“Those were the three new requirements that were added. So like any engineering task, we had to integrate those new requirements with the existing requirements,” Higgins says. “We’ve been able to come up with a design solution that meets the old and new requirements.”

Reinforced flight deck doors, stowable CCTV monitors, and in some cases Taser guns: New security devices are being used to protect flight crews and controls on the nation's aircraft.

CCTV Solutions

According to Secretary Mineta’s Rapid Response Team, “There is consensus that cameras to monitor and view the area outside the flight deck door may add value. There should be continuous lighting outside the flight deck door for visibility, as well as to provide lighting for cameras. While there may be value in video or audio systems, which provide information about activities throughout the cabin, we have no consensus on whether or how to proceed with this technology.” Mineta’s team also expressed concerns about how the system would function in airplanes’ uniquely isolated environment as well as potential problems with in-cockpit display placement. Boeing’s response “offers a camera right outside the flight deck door with the display in the flight deck,” Higgins says. Boeing’s CCTV system design and development was lead by Everett, Wash.-based Jamco Corp., and Thales, the French electronics company serving aerospace, defense and information technology markets. According to Jim Proulx of Boeing’s Commercial Airplanes business, the system is comprised of two cameras. “One is for positive identification of someone wanting to enter the cockpit—to view his face, verify who he is and see if he is qualified to enter the cockpit. The second camera will be mounted such that the area immediately surrounding the flight deck door—about an eight-foot radius—will be visible to the flight crew.” Proulx says that this configuration will prevent passengers from hiding behind corners in the proximity outside the cockpit. “There will be low-light technology, likely infrared-based for passenger comfort.” Overall, the CCTV system will comprise two cameras initially—a video control unit for a power source and a stowable display for the pilots to use in the flight deck. “The monitor will have to be stowed during the takeoff and landing portions of flight,” Proulx says.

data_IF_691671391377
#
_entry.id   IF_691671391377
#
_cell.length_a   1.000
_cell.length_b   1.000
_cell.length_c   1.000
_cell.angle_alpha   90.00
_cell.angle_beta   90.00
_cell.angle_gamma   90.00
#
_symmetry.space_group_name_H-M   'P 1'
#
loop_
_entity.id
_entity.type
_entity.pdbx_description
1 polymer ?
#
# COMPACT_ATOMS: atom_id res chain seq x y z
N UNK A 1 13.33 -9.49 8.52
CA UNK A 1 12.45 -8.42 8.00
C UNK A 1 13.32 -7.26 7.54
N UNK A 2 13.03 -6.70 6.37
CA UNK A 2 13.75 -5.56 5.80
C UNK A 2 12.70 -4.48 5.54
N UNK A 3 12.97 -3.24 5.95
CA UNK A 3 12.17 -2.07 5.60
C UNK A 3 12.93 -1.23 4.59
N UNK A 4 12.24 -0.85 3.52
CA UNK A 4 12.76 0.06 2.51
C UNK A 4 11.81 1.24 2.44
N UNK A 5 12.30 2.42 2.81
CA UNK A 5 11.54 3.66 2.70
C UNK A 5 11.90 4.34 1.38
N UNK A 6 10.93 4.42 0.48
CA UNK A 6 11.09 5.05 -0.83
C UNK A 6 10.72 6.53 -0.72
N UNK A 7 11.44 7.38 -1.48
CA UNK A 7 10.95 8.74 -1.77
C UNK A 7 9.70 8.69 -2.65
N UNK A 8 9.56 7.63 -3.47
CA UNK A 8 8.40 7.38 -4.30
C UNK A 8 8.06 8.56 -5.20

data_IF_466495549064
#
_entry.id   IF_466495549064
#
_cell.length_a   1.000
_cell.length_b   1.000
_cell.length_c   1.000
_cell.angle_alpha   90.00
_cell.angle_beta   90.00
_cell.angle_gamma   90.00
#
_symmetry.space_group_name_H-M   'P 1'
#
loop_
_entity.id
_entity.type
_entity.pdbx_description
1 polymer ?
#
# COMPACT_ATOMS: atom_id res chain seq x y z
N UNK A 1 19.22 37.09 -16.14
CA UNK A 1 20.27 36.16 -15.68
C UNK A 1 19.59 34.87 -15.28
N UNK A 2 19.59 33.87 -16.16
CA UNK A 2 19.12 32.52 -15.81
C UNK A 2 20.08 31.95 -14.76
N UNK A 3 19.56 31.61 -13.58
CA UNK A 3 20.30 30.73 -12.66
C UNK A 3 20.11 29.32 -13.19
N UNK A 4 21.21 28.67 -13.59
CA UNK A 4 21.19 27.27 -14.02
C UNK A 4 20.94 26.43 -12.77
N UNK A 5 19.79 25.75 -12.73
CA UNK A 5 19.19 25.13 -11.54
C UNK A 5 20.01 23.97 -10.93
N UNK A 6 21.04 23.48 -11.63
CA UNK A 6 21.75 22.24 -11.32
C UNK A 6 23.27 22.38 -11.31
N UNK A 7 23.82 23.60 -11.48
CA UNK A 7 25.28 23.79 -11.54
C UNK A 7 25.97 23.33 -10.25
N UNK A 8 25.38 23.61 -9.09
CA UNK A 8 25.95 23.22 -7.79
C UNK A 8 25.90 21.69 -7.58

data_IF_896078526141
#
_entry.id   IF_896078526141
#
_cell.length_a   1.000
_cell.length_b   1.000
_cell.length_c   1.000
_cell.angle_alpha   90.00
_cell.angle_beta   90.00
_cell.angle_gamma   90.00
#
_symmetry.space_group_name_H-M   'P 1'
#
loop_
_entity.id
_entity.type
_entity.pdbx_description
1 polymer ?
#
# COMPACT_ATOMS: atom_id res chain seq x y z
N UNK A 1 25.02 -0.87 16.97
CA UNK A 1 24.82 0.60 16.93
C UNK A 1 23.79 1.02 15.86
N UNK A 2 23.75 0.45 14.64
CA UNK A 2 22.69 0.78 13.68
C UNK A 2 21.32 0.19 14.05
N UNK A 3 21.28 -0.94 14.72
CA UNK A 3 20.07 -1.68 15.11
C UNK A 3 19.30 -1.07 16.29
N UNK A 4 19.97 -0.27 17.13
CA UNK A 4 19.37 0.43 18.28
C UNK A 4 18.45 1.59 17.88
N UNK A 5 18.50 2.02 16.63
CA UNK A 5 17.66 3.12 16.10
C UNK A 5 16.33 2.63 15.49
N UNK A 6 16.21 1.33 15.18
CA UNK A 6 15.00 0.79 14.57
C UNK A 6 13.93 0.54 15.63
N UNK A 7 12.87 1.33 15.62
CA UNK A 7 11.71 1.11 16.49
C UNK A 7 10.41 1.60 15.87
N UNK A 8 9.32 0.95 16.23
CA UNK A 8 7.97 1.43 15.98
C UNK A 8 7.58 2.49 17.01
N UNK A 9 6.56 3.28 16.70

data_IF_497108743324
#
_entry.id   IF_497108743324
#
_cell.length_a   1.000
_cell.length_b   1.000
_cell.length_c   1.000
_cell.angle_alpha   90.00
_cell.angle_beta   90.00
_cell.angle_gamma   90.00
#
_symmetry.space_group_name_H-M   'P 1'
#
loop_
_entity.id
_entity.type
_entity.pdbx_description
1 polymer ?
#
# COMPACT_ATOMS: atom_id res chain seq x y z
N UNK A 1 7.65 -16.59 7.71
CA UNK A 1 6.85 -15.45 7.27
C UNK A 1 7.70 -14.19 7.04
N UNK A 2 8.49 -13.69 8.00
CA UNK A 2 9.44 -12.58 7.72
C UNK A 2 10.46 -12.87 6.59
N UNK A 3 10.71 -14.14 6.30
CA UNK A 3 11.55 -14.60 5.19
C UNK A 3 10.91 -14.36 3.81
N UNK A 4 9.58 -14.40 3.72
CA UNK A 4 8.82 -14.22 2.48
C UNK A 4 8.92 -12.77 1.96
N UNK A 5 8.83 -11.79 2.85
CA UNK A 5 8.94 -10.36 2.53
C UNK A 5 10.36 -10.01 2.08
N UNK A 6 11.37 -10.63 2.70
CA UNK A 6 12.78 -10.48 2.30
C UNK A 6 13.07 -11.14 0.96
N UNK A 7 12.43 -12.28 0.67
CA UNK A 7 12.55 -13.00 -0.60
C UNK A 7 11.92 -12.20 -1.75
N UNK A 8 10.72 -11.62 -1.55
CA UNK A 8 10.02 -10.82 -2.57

Cooperation Solution

Boeing is committed to making the designs and kits for the CCTV, flight transponders, flight deck doors and other additional security enhancements available to the 5,500 Boeing aircraft in the U.S. fleet so that the security upgrades can be incorporated by April 2003. “Everybody in the entire transportation system has good ideas about how the airport, airplane and ramp area should be better secured. We’re just offering our help to our airline customers, the government and airports to assist in those arenas. If they ask for it, we will be there ready and willing to help,” Higgins says.

Through cooperation between the government, private industry and everyday Americans, as well as the integration and innovation of security technologies, workable solutions to the current air transportation crises are possible. Also, more inventive and proactive thought on the part of these cooperative parties could prevent unprecedented methods of terrorist attacks in the near and distant future.

SIDEBAR 1: In-flight Video

Following the terrorist tragedies, Audio Visual Telecommunications (AVT), Victoria, B.C., completed a new airline security device. The technology that AVT developed transmits live streaming video with compression algorithms that allow a video stream to be encoded, transmitted through the existing cellular network and then decoded at a selected site. Unlike current wireless video devices, distance is not a factor when transmitting.

“The problem with transmitting from an airplane is that there are no cell towers in the air,” says Garry Robb AVT president and CEO. “With satellites everywhere, we no longer have dead areas. The images that we transmit are clear enough to identify individuals faces if they commandeer an airplane.”

SIDEBAR 2: G7 Summit Summons Airport Security

Loronix Information Systems, Denver, expanded its installation in the Calgary airport in Alberta, Canada. On the heels of the September 11 attacks and in preparation to host the G7 Summit in 2002, Calgary is enhancing security to better service its 8.7 million travelers. The original system was to include approximately 400 cameras in a 4-phase implementation process. That number has now increased to approximately 600 cameras. The Loronix system has already been implemented throughout the airport’s four concourses, including immigration checkpoints and baggage areas.


The FAA is granting consideration to the use of the Fastlane Door Detective by Smarter Security Systems Inc., Atlanta, for use in airports nationwide.This technology involves alternative modes of operation-tailgater detection designed to overcome the problems of unauthorized entry or for accurate automatic building population counting. This product creates an infrared field across a doorway to monitor the passage of every individual passing through, alerting security staff to the presence of unauthorized entrants.